Good rehabilitation services needed for all stroke victims, family says
By Joe Sornberger
John Anderson’s life as the driving force behind a high-tech startup firm ended when the lights went up at a Sunday matinee in an Ottawa movie theatre more than six years ago. “I clapped, then I tried to get up and walk and I couldn’t. I collapsed. My mind went numb. The right side of my body didn’t work.”
John’s life as a stroke survivor – coming back from brain attack so severe a neurologist compared it to a shotgun firing in his head Ñ began shortly after he “went to sleep for two days” and awoke to find he could not walk, talk, read or write. He remembers his aphasia well: “I picked up a book, Zen and the Art of Motorcycle Maintenance. A beautiful book. And it wasn’t in English to me.”
Turning 53 this spring, John walks without a cane, rides a bike and swims. He reads (“mostly mathematics, astronomy and biography”) and has taken refresher university courses in calculus. He does the cooking and cleaning and repairs the family’s bicycles. He studies the sky with a high-powered telescope that pokes out of his family’s dining room window. He drives. It is all part of the process of “getting back your life.”
“OK, so you’re not going to be the vice-president of engineering at a high-tech company, but you are the father of two children.”
John’s journey from his collapse in the movie theatre to his current “pretty good lifestyle” has been marked with setbacks and frustrations, inspiration and good luck – along with lots of hard work by him and his family. It has turned his wife Sharon, a dental hygienist, into a walking resource on post-stroke life (her Web site is www.strokesurvivor.ca) who is fighting for better rehabilitation services.
It was Sharon who insisted that John – who did not get the clot-busting t-PA when he arrived in hospital – begin physiotherapy immediately after he was sent home, even though she had been told it would not make much difference given the massive nature of his stroke. The family would have to pay for it themselves.
“I was told to look for a nursing home for John,” Sharon says. She felt differently. “I knew what the issue was. “You want to get good rehab going as soon as possible.”
Frank Nieboer, a board member for the Canadian Stroke Network, sees a greater need for co-ordinated effort that starts with a team approach from the speech, physio and occupational therapists and continues with the follow-through care from hospital to home.
Out of hospital two weeks before Christmas, John began private physiotherapy he has continued over the past six-and-a-half years – even during his four-month stay at a rehabilitation hospital. He would have physio when he came home on the weekends.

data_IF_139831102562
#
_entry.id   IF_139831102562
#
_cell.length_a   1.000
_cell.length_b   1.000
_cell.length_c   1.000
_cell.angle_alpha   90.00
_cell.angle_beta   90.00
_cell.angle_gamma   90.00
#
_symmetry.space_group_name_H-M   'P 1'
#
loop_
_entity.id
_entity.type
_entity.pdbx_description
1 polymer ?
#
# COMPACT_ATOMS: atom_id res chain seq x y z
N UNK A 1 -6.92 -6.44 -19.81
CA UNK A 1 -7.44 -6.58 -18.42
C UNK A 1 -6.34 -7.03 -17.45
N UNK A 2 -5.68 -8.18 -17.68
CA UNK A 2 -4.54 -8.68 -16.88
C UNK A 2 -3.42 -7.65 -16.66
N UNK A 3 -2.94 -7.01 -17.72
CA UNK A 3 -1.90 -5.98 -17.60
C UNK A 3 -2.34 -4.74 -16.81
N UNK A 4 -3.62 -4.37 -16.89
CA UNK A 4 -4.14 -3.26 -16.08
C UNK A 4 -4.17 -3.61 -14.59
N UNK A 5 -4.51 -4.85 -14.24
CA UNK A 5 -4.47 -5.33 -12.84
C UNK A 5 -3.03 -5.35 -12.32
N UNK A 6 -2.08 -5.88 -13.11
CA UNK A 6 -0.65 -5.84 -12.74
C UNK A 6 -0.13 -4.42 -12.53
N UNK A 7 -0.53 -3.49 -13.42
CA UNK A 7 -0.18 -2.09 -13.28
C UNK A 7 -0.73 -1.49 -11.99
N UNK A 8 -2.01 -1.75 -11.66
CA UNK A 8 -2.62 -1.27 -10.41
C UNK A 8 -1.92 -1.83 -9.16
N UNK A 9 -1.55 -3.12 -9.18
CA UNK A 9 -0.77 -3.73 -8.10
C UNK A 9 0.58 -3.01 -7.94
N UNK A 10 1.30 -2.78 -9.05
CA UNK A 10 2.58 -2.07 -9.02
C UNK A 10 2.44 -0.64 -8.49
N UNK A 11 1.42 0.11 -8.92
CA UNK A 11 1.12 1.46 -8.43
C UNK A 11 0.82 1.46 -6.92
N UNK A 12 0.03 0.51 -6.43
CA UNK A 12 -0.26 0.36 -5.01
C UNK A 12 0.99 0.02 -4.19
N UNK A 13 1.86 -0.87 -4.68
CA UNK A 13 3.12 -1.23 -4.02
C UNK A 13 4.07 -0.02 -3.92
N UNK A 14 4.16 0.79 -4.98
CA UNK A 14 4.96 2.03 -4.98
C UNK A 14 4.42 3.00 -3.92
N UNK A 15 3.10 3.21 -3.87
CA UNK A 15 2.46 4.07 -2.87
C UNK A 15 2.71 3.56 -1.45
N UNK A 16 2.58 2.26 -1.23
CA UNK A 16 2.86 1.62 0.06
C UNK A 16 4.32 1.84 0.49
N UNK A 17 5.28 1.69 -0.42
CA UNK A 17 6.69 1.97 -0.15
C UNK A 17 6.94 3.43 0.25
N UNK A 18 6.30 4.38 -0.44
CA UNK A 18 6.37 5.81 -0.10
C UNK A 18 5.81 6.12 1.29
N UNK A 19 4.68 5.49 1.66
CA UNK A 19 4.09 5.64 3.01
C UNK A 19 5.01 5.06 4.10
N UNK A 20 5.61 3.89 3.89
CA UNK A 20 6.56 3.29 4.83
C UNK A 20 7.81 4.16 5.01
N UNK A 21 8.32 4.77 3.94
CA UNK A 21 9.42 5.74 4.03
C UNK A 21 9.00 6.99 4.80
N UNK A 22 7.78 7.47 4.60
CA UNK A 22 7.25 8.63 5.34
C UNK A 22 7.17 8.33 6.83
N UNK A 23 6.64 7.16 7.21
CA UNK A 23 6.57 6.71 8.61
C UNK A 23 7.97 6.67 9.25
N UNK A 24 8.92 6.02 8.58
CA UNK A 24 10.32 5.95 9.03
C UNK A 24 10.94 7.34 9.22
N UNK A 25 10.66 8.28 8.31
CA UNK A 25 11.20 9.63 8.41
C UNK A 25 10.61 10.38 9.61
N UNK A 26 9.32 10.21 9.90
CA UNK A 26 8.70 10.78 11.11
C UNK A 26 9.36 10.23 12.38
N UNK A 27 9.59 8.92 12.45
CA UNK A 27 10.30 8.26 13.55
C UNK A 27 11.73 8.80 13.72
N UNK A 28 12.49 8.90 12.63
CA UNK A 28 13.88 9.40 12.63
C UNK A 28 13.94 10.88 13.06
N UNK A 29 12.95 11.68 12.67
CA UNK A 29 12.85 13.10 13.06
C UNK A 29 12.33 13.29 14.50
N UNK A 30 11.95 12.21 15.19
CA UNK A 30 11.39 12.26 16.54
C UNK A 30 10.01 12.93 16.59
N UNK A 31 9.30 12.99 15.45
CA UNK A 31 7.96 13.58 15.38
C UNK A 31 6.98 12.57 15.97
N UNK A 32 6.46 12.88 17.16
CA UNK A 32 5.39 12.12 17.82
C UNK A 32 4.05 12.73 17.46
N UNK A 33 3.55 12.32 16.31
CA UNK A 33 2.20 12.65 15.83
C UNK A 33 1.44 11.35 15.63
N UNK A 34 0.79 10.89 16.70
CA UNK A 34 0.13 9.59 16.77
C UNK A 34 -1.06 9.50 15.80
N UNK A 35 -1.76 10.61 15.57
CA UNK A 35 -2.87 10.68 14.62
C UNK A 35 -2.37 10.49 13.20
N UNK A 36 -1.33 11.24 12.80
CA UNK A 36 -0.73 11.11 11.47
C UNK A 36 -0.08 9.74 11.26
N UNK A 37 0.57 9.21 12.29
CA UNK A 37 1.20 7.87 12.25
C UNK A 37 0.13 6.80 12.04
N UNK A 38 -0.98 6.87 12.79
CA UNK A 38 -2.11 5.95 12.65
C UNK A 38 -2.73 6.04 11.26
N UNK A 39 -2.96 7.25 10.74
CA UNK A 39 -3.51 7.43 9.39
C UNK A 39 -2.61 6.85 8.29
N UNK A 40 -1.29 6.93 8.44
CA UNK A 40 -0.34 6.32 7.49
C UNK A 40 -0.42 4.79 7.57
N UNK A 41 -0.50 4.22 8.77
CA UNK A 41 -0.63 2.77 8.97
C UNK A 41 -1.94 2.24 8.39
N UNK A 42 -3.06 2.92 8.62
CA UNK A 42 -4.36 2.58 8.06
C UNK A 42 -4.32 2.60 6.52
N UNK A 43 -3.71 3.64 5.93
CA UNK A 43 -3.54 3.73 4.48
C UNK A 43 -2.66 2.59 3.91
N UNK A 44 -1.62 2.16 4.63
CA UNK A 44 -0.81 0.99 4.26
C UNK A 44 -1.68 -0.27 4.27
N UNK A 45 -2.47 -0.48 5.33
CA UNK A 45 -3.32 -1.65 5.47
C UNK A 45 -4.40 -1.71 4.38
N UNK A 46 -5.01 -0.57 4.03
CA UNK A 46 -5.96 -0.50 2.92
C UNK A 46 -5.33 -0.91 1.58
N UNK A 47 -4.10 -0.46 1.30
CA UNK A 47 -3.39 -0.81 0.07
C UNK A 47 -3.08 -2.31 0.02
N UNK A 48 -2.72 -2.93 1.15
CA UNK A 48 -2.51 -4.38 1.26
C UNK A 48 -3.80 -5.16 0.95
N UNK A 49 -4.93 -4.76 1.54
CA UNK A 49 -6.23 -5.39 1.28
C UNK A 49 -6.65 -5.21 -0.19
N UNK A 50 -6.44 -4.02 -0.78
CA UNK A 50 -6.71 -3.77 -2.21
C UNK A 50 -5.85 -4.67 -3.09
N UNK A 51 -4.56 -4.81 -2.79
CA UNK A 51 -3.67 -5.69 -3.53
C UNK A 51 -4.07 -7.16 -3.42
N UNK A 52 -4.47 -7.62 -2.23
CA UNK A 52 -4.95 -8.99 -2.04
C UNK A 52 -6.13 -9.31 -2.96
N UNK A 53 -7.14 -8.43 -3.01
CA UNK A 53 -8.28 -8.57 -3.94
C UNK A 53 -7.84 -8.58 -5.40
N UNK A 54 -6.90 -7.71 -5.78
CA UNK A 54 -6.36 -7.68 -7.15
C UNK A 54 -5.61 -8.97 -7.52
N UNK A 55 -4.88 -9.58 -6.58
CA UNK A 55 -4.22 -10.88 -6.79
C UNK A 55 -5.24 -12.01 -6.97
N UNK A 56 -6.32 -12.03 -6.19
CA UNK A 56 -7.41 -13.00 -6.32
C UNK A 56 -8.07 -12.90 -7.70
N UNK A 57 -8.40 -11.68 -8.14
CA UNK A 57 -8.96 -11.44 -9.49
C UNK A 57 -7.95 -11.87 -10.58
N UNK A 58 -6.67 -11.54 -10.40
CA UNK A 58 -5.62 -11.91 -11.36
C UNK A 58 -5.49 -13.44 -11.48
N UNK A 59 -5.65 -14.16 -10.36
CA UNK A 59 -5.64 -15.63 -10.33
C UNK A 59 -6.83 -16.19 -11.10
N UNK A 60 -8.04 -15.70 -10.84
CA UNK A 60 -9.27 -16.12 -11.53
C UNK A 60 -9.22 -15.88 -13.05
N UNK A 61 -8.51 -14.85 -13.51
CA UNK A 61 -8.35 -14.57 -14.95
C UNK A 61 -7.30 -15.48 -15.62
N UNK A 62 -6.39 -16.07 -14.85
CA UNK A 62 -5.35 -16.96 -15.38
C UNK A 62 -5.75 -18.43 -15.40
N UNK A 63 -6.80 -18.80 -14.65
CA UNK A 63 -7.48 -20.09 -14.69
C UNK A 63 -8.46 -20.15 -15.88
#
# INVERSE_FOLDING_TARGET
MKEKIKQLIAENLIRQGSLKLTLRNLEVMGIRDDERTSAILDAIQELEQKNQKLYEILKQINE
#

The family has spent more than $10,000 a year on therapy, something they have been able to manage because John is on long-term-disability from Nortel, who owned a 51% share in the startup John was heading at the time of his stroke. Nortel pays for half the physio.
“Should it be that way, that we have this service? If you are on Canada Pension and getting $900 a month, you wouldn’t be in this position. It shouldn’t be the haves and the have-nots when it comes to rehab,” says Sharon.
She works with a coalition that includes Neuro Home Rehab Service, the Aphasia Centre of Ottawa, the Ottawa Stroke Association, and stroke caregivers. “We want stroke services to be coordinated from hospital to rehab and to include community stroke services. Similar community-based efforts are in place across Canada.
“There are very few long-term studies in stroke. They know the brain grows, that things move and adapt. The brain grows new brain cells, functions lost are moved to other areas of the brain, and people learn to compensate if given the proper, enriched environment.
“Shorter rehab stays focus on compensation of function. For example, you are able to walk with a cane, not very fast and not up stairs … but more rehab would bring restoration of function, a more regular walk without a cane.”
Frank Nieboer, a board member for the Canadian Stroke Network, sees a greater need for co-ordinated effort that starts with a team approach from the speech, physio and occupational therapists and continues with the follow-through care from hospital to home. “Rehab doesn’t stop at the in-patient setting … Rehab is a life-long process,” he says. Mr. Nieboer, whose wife Louise had a stroke in 1977, wants to see more research “into what works in rehabilitation and why it works. What are the effective therapies?”
The Nieboers are founders of the Stroke Recovery Association of Alberta (www.strokerecoveryalberta.com ), which provides support to stroke recoverers and their families.
John was 46 when stroke hit. He was living a high-stress life of overwork and commuting to and from California while indulging a love for hamburgers and french fries – even though he knew he had high cholesterol. But he is less interested in “the tragedy” and more inclined to see how “fully functional” he can get.
“My body is partly damaged. But I want to push my right side so I can do whatever I can do. All of these things you have to deal with to become the person you are, with getting your life back.”
Ottawa writer Joe Sornberger is former national coordinator of the National Post.